After the jump, a snippet of the A.V. Club's Marah Eakin's recent interview with Smit:
AVC: You have a chapter called “Consuming Toward Exile” where you suggest that we—in part—did this to Britney. What do you mean by that?
CS: I think that some people who read the book feel accused by the word “we.” I use it a lot in the book. What I mean by “we” is that if you’re like, “You know, I don’t buy records by Britney, go to her concerts, wear her T-shirts, and I’m not the audience you’re talking about,” well, we can no longer have a media system in which we feel that we’re not giving permission too. We’re by proxy contributing to the media world, now more than ever with new media and social networking. So if you contribute at all, you give permission to what happens in the larger sense. People aren’t fans, but they will look at the headlines, watch shows that mention her, go to films that objectify other women, or continue to adhere to narratives and stories that are told to us that deny women selfhood. To say that it’s our job or our work means that our dollars, our attention, our very presence in a media context means that we’re not free from responsibility. Part of what I’m doing there is nudging the reader and myself. I’m in that “we” as well. I’m not Walter Lippmann talking from the top of the banister.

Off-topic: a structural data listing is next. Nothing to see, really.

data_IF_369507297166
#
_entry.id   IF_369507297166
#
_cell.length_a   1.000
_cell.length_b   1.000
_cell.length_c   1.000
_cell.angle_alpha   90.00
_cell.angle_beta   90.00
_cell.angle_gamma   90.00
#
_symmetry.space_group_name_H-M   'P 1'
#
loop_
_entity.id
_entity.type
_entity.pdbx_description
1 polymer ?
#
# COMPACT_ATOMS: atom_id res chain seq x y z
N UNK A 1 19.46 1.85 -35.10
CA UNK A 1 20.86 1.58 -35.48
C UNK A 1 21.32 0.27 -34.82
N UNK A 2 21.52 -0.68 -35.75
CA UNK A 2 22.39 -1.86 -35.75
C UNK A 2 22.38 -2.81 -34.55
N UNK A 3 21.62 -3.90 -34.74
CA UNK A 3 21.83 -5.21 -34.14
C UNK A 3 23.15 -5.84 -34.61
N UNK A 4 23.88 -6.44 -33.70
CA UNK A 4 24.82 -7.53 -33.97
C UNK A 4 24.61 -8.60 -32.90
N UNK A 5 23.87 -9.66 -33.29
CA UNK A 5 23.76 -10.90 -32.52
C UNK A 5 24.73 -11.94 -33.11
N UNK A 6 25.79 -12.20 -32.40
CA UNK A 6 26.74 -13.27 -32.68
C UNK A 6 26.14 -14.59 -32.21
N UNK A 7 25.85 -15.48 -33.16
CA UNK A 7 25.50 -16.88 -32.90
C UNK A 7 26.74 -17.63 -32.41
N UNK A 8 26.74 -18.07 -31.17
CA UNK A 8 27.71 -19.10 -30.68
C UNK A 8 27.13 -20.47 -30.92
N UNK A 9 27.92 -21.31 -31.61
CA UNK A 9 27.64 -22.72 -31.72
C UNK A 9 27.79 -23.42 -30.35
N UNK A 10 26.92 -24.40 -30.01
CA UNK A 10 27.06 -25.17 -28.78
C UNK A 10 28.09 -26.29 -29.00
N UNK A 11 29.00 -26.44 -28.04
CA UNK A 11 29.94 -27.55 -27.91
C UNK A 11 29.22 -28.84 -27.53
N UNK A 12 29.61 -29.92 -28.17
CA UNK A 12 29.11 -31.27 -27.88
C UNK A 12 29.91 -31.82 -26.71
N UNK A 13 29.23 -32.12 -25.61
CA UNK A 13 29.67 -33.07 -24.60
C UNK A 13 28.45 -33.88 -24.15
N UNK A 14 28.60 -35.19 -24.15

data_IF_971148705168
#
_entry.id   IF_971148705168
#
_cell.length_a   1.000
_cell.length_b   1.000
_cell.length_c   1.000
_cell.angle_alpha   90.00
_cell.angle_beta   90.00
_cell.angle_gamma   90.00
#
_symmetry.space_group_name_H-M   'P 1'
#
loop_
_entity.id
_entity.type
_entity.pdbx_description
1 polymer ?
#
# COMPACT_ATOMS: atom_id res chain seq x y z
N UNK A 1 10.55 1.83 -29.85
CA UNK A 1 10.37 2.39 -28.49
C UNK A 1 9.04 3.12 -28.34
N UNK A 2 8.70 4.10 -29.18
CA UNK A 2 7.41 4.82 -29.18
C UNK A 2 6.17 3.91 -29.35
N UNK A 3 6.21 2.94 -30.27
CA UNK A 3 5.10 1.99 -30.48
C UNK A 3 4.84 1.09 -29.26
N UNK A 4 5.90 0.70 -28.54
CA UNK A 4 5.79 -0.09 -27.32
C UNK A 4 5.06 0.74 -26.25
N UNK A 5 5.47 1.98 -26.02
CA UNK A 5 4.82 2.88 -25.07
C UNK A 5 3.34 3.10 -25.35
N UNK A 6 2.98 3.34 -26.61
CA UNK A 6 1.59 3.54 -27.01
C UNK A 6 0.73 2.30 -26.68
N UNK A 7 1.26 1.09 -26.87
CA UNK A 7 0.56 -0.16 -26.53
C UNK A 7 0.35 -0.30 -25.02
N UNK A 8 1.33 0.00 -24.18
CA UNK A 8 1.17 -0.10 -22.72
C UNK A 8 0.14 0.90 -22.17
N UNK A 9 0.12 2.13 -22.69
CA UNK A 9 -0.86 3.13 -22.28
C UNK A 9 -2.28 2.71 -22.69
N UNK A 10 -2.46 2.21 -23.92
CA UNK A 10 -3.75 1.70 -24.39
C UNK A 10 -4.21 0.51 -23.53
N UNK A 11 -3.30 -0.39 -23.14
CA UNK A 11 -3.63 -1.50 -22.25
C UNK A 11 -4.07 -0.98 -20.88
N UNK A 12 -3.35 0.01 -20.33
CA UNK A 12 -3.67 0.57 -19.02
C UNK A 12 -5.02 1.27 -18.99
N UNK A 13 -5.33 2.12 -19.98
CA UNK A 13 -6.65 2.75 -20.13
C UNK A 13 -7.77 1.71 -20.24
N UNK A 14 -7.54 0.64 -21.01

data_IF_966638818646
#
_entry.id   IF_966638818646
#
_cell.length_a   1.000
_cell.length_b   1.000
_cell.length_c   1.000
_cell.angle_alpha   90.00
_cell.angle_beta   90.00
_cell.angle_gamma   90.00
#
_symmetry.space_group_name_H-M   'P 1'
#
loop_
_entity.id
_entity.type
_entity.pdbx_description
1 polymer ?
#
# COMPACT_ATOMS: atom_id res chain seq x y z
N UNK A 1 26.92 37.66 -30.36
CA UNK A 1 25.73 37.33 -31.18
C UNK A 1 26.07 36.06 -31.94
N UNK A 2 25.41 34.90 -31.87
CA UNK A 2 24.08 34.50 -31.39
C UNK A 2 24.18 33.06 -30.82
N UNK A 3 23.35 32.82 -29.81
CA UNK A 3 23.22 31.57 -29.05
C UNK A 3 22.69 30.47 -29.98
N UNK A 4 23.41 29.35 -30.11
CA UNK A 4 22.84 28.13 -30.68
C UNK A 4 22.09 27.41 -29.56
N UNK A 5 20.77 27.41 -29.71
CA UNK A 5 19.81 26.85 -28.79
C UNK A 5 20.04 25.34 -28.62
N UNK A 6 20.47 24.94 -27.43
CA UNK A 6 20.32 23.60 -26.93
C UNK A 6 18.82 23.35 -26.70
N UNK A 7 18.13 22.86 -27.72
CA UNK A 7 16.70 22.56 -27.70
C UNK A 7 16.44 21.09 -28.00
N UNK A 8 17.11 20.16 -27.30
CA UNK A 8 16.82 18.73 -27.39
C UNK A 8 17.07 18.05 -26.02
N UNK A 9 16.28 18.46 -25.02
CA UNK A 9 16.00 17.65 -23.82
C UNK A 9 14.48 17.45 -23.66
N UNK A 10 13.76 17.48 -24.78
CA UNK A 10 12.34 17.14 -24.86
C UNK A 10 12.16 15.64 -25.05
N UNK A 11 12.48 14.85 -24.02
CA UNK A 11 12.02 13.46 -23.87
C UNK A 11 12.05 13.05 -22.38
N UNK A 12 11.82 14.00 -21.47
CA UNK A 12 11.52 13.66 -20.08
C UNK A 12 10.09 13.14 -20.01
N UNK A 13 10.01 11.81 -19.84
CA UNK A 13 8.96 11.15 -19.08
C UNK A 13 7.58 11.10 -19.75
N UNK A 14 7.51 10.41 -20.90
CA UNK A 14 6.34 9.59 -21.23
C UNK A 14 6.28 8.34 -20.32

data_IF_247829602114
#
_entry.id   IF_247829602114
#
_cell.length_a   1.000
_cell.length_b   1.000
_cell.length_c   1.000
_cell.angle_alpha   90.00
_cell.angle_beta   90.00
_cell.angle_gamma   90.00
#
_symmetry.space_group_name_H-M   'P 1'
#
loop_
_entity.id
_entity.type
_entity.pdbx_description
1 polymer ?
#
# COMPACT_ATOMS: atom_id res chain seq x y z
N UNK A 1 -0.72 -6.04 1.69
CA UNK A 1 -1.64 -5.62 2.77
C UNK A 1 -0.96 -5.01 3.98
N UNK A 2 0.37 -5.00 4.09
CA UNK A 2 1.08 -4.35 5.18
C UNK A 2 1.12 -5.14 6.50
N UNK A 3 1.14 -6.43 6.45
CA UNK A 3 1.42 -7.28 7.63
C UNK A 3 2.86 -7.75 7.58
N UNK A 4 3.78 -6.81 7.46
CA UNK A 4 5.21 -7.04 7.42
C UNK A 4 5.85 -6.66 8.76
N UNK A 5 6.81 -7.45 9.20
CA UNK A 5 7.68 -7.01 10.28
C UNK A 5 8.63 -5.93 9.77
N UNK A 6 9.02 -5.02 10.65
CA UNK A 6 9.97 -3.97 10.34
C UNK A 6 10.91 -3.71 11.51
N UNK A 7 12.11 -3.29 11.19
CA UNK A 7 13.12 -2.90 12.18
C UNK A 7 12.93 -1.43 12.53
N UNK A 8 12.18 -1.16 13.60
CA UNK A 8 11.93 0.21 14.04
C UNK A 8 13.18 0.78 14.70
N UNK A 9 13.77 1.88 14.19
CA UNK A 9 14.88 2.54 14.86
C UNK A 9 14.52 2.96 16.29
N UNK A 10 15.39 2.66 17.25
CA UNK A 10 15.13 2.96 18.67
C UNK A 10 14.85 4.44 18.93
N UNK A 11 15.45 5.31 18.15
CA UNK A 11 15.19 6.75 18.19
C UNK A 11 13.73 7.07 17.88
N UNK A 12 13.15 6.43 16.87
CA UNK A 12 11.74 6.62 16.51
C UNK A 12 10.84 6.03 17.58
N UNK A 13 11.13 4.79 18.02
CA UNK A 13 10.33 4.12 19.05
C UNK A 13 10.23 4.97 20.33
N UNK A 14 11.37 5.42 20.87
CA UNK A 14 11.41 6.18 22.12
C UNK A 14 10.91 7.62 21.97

Also wrapped up in that idea of “we” is Britney Spears herself. She’s not out of the envelope of responsibility. She’s certainly part of this. If you read the chapter about Paris Hilton in the end of the book, I’m going toward sort of a mob mentality. We’re all working against her.